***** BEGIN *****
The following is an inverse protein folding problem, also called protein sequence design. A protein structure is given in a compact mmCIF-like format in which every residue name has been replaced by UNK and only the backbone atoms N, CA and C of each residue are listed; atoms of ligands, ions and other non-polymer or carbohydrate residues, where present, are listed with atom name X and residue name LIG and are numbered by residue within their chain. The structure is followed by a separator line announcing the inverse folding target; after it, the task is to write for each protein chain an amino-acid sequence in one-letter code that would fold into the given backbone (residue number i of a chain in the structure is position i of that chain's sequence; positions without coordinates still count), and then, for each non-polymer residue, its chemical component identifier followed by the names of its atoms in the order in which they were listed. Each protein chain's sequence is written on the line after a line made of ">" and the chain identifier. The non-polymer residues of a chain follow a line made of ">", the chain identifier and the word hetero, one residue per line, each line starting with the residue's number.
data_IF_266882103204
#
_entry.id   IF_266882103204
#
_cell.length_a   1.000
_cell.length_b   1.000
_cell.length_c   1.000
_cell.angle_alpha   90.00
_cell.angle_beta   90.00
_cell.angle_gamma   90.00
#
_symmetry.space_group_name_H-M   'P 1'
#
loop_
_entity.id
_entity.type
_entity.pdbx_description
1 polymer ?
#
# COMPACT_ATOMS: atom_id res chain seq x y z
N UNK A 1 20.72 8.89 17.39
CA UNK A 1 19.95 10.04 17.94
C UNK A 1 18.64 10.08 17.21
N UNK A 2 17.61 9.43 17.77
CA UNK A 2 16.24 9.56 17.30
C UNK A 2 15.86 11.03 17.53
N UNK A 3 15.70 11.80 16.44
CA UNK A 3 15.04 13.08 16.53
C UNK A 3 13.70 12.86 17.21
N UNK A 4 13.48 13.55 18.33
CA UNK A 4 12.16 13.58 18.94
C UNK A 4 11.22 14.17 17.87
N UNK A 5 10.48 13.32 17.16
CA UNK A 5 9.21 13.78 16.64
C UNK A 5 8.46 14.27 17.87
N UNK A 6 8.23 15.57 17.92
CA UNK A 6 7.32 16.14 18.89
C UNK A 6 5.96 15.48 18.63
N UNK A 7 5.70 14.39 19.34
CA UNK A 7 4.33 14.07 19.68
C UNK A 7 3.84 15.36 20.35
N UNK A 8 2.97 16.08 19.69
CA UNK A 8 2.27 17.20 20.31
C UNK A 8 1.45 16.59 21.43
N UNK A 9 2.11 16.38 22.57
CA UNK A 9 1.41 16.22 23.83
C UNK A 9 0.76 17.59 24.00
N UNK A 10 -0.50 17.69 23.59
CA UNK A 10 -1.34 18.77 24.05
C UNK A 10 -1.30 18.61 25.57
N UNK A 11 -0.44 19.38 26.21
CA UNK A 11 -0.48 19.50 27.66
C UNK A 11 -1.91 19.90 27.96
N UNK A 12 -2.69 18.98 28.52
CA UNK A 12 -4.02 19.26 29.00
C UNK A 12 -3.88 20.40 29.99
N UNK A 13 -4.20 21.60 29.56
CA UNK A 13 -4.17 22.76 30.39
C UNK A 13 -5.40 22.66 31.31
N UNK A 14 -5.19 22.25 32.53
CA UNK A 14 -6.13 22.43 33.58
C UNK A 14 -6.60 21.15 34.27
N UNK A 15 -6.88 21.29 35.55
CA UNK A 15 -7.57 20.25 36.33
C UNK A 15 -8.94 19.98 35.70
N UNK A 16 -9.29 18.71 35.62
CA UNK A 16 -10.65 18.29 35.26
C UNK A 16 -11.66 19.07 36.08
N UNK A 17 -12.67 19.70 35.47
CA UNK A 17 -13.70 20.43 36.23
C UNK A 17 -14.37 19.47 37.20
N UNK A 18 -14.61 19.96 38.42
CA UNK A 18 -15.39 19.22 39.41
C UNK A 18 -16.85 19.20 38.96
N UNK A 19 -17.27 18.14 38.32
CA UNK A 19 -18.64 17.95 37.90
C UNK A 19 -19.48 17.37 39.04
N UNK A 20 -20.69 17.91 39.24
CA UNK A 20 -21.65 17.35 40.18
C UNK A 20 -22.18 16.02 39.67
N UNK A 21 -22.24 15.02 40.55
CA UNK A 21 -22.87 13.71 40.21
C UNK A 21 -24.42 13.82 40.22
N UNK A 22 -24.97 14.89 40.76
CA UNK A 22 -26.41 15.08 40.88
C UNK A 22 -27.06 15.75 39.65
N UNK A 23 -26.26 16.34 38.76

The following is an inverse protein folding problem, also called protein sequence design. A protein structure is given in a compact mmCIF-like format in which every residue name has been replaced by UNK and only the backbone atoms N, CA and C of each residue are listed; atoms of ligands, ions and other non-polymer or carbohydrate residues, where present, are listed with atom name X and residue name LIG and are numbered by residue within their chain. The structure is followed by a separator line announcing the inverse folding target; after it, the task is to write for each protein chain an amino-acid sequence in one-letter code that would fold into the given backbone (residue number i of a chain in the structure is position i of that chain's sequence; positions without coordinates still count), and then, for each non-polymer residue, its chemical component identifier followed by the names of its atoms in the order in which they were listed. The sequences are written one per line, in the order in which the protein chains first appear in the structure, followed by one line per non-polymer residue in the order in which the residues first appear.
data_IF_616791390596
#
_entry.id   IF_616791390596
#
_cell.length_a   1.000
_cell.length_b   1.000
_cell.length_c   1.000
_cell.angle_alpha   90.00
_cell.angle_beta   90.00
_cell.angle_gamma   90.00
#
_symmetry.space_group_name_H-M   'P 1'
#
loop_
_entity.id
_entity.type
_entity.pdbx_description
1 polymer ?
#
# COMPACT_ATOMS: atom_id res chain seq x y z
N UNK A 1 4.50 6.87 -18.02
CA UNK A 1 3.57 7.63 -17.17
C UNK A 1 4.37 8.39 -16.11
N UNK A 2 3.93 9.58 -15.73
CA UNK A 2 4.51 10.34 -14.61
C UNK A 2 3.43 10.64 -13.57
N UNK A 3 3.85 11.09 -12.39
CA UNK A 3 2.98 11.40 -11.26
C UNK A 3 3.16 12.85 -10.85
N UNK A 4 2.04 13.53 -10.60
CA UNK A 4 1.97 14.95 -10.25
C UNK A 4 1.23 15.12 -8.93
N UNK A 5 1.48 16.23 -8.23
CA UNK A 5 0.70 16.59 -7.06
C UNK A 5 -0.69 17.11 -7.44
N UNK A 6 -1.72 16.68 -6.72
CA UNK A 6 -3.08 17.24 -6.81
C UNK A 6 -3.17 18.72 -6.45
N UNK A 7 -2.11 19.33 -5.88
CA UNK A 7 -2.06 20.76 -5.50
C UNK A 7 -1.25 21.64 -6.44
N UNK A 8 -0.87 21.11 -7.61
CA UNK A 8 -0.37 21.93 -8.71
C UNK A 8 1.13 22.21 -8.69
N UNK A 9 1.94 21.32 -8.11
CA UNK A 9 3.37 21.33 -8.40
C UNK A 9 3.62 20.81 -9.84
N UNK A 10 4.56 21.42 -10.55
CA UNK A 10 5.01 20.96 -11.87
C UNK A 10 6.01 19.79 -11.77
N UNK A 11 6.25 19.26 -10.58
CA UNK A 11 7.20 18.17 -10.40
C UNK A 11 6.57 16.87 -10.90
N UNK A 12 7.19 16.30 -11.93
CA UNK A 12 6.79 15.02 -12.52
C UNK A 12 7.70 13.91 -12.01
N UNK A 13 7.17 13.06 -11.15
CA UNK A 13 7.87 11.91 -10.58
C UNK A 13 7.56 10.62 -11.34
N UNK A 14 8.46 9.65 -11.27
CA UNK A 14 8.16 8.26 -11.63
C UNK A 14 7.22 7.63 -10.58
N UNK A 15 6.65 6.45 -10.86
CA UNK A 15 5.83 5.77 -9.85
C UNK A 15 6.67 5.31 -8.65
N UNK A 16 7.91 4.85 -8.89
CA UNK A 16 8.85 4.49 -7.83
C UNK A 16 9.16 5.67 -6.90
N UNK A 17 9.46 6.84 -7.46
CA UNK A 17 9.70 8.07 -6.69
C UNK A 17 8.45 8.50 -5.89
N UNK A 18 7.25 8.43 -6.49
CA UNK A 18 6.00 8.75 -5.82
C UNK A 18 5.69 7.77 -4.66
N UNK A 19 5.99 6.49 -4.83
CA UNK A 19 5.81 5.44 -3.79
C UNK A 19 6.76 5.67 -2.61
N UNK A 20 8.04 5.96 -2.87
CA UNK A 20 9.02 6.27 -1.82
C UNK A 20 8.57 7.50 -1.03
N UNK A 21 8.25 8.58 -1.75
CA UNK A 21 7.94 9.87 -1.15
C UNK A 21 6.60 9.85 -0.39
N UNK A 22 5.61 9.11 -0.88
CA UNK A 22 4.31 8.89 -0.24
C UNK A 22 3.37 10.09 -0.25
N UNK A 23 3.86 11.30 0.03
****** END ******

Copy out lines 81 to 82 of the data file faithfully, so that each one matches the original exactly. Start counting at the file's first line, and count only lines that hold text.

C UNK A 20 -22.18 16.02 39.67
N UNK A 21 -22.24 15.02 40.55